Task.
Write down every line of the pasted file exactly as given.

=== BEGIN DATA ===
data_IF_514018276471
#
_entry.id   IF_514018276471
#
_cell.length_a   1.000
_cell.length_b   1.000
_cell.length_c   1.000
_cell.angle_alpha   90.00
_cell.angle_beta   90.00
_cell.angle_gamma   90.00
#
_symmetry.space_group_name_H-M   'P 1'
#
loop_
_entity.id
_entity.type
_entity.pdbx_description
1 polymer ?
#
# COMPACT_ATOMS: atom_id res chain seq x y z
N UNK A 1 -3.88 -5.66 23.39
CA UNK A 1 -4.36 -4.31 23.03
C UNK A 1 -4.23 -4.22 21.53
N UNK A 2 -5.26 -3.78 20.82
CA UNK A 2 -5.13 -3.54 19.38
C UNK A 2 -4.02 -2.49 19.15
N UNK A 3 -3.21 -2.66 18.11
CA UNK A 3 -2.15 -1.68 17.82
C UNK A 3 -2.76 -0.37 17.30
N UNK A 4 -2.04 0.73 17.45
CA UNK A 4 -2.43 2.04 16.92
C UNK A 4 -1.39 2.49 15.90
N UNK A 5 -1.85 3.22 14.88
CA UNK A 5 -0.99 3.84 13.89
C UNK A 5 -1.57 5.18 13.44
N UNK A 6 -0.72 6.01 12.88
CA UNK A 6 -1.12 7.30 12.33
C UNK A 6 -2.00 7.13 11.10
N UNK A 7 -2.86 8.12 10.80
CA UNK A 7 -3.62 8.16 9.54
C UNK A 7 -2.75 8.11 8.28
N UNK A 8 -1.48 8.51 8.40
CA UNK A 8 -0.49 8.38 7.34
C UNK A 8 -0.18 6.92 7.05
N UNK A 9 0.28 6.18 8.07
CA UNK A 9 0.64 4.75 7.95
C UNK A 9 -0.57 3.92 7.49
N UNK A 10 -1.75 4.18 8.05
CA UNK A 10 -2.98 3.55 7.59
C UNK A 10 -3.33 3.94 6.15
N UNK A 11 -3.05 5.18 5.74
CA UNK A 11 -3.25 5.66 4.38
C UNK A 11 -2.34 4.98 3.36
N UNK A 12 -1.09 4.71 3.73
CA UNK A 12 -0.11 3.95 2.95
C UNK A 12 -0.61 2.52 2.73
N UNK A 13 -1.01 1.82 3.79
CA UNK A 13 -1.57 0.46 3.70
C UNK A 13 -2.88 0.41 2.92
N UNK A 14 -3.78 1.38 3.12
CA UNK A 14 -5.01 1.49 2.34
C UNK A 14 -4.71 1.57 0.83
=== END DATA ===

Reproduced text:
data_IF_514018276471
#
_entry.id   IF_514018276471
#
_cell.length_a   1.000
_cell.length_b   1.000
_cell.length_c   1.000
_cell.angle_alpha   90.00
_cell.angle_beta   90.00
_cell.angle_gamma   90.00
#
_symmetry.space_group_name_H-M   'P 1'
#
loop_
_entity.id
_entity.type
_entity.pdbx_description
1 polymer ?
#
# COMPACT_ATOMS: atom_id res chain seq x y z
N UNK A 1 -3.88 -5.66 23.39
CA UNK A 1 -4.36 -4.31 23.03
C UNK A 1 -4.23 -4.22 21.53
N UNK A 2 -5.26 -3.78 20.82
CA UNK A 2 -5.13 -3.54 19.38
C UNK A 2 -4.02 -2.49 19.15
N UNK A 3 -3.21 -2.66 18.11
CA UNK A 3 -2.15 -1.68 17.82
C UNK A 3 -2.76 -0.37 17.30
N UNK A 4 -2.04 0.73 17.45
CA UNK A 4 -2.43 2.04 16.92
C UNK A 4 -1.39 2.49 15.90
N UNK A 5 -1.85 3.22 14.88
CA UNK A 5 -0.99 3.84 13.89
C UNK A 5 -1.57 5.18 13.44
N UNK A 6 -0.72 6.01 12.88
CA UNK A 6 -1.12 7.30 12.33
C UNK A 6 -2.00 7.13 11.10
N UNK A 7 -2.86 8.12 10.80
CA UNK A 7 -3.62 8.16 9.54
C UNK A 7 -2.75 8.11 8.28
N UNK A 8 -1.48 8.51 8.40
CA UNK A 8 -0.49 8.38 7.34
C UNK A 8 -0.18 6.92 7.05
N UNK A 9 0.28 6.18 8.07
CA UNK A 9 0.64 4.75 7.95
C UNK A 9 -0.57 3.92 7.49
N UNK A 10 -1.75 4.18 8.05
CA UNK A 10 -2.98 3.55 7.59
C UNK A 10 -3.33 3.94 6.15
N UNK A 11 -3.05 5.18 5.74
CA UNK A 11 -3.25 5.66 4.38
C UNK A 11 -2.34 4.98 3.36
N UNK A 12 -1.09 4.71 3.73
CA UNK A 12 -0.11 3.95 2.95
C UNK A 12 -0.61 2.52 2.73
N UNK A 13 -1.01 1.82 3.79
CA UNK A 13 -1.57 0.46 3.70
C UNK A 13 -2.88 0.41 2.92
N UNK A 14 -3.78 1.38 3.12
CA UNK A 14 -5.01 1.49 2.34
C UNK A 14 -4.71 1.57 0.83